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The left hand of math and verbal talent.

Scientist at Johns Hopkins University in Baltimore say that children who possess extremely high levels of mathematical or verbal ability tend, far more often than children of normal ability, to be left-handed, nearsighted and suffering from asthma or other allergies.

"We've identified some biological correlates of intelligence," says study director Camilla Benbow, who stresses that these factors have not been shown to cause higher intelligence. "We view our [mathematically and verbally] precocious kids as unpredictable products of [genes] and environments."

From a national sample of over 100,000 children between 12 and 13 years of age, Benbow and colleague Julian Stanley identified and studied 292 youngsters who scored at least 700 out of 800 on the mathematical reasoning section of the Scholastic aptitude Test (SAT) and 165 individuals wno scored at least 630 out of 800 on the verbal section on the SAT (there was some overlap between the two groups). The tests are designed to be taken by high school seniors.

Over 20 percent of the children with the top scores are left-handed or ambidextrous, reported Benbow at a conference on the "Neurobiology of intellectual Giftedness" in New York City last week. This is twice the rate of left-handedness found among the general population of 12- to 13-year-olds. Youngster with the highest SAT scores also are twice as likely to have allergies and four times as likely to be myopic, adds Benbow. Eighty percent of the "precocious" children have at least one of these three characteristics.

The data also support previous studies by the Jopkins researchers that found boys to be superior to girls in mathematical skills (SN: 8/28/82, p 136). For every 13 boys who scored at east 700 on the math SAT, only one girl achieved a comparable score. The survey measured boys' and girls' attitudes toward a mathematics and uncovered no differnces, says Benbow. Several environmental factors that may contribute to sex difference on math scores also did not appear to be significant in this sample, she observes. There was no difference between the sexes on verbal scores.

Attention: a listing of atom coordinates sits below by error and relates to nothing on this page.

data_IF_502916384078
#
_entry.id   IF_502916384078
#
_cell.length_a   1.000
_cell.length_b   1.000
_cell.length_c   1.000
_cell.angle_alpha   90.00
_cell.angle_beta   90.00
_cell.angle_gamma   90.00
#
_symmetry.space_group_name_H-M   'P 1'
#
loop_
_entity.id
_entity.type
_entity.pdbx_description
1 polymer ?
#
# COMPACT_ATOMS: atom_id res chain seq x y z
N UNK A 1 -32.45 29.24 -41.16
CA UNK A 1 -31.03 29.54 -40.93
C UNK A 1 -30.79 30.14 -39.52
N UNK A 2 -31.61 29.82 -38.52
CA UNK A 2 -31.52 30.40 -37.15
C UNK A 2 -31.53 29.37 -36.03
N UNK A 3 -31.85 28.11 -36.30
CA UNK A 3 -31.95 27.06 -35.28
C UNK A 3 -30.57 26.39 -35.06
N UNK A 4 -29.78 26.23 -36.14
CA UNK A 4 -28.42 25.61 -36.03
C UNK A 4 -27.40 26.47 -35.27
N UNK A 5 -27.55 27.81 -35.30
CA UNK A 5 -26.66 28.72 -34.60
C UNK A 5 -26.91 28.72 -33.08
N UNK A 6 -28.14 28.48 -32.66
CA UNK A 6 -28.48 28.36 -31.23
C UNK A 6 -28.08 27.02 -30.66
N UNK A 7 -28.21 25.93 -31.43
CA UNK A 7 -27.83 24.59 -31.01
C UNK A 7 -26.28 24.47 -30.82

Benbow acknowledges that the topscoring children often have intelligent, professional parents who encourage their intellectual potential. Several scientists at the conference said that the youngsters' cognitive and social development should be more closely examined

The analysis of mathematically and verbally precocious youths stems in part from a theory proposed by the late Norman Geschwind, a Harvard University neurologist. He obserbed that left-handed people apear to have more immune disorders, migraine headages and learning disabilities. Geschwind believed that if a fetus is highly sensitive ti the male hormone testosterone, or if it is exposed to high levels of the substance, the development of the left brain hemisphere--which is more involved in verbal ability -- is slowed. To take up the slack, the right hemisphere -- which has more control over spatial and mathematical ability -- grows larger and left-handedness becomes a more likely consequence.

Some scientists say that hemispheric function in the brain is not as clear-cut as Geschwind suggested. But Benbow suggests that since mathematically and verbally talented individuals shared the same biological characteristics, they may have a more balanced hemispheric distribution of these abilities than is found among children of average intelligence.

Benbow's interpretation is open to debate, but there is clearly a high incidence of left-handedness, allergies and myopia among mathematically and verbally talented children says Robert N. Sawyer, director of a program at duke University in Durham, N.C., that uses SAT scores to identify precocious seventh graders. Unfortunately, he notes, there are few biological or psychological data on children with average SAT scores -- a lack that muddies any comparisons between "normal" and "gifted" students.
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Title Annotation:survey of gifted children
Author:Bower, Bruce
Publication:Science News
Date:Apr 27, 1985
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